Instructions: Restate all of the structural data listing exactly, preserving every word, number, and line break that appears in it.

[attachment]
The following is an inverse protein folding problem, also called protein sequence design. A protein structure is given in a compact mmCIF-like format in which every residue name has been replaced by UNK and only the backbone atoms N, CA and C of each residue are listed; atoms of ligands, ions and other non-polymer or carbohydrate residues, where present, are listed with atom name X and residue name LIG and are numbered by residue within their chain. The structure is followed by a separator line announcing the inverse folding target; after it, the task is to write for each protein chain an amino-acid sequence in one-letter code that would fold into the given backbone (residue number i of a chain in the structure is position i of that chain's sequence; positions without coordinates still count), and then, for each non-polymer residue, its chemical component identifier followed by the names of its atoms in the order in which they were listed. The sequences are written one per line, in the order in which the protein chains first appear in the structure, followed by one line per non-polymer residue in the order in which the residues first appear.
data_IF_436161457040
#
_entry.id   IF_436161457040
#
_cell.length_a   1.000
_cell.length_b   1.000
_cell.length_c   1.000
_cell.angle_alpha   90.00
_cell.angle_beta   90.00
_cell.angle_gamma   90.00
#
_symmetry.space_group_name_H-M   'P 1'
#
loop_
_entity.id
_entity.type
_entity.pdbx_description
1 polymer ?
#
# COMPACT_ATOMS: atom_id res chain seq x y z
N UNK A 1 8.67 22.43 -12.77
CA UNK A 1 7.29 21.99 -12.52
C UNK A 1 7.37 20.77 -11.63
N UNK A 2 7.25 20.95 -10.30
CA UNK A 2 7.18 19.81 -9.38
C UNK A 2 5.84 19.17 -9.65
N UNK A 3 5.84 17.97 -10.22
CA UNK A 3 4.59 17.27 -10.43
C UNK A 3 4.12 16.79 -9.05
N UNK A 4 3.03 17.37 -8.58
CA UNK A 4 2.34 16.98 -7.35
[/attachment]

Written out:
The following is an inverse protein folding problem, also called protein sequence design. A protein structure is given in a compact mmCIF-like format in which every residue name has been replaced by UNK and only the backbone atoms N, CA and C of each residue are listed; atoms of ligands, ions and other non-polymer or carbohydrate residues, where present, are listed with atom name X and residue name LIG and are numbered by residue within their chain. The structure is followed by a separator line announcing the inverse folding target; after it, the task is to write for each protein chain an amino-acid sequence in one-letter code that would fold into the given backbone (residue number i of a chain in the structure is position i of that chain's sequence; positions without coordinates still count), and then, for each non-polymer residue, its chemical component identifier followed by the names of its atoms in the order in which they were listed. The sequences are written one per line, in the order in which the protein chains first appear in the structure, followed by one line per non-polymer residue in the order in which the residues first appear.
data_IF_436161457040
#
_entry.id   IF_436161457040
#
_cell.length_a   1.000
_cell.length_b   1.000
_cell.length_c   1.000
_cell.angle_alpha   90.00
_cell.angle_beta   90.00
_cell.angle_gamma   90.00
#
_symmetry.space_group_name_H-M   'P 1'
#
loop_
_entity.id
_entity.type
_entity.pdbx_description
1 polymer ?
#
# COMPACT_ATOMS: atom_id res chain seq x y z
N UNK A 1 8.67 22.43 -12.77
CA UNK A 1 7.29 21.99 -12.52
C UNK A 1 7.37 20.77 -11.63
N UNK A 2 7.25 20.95 -10.30
CA UNK A 2 7.18 19.81 -9.38
C UNK A 2 5.84 19.17 -9.65
N UNK A 3 5.84 17.97 -10.22
CA UNK A 3 4.59 17.27 -10.43
C UNK A 3 4.12 16.79 -9.05
N UNK A 4 3.03 17.37 -8.58
CA UNK A 4 2.34 16.98 -7.35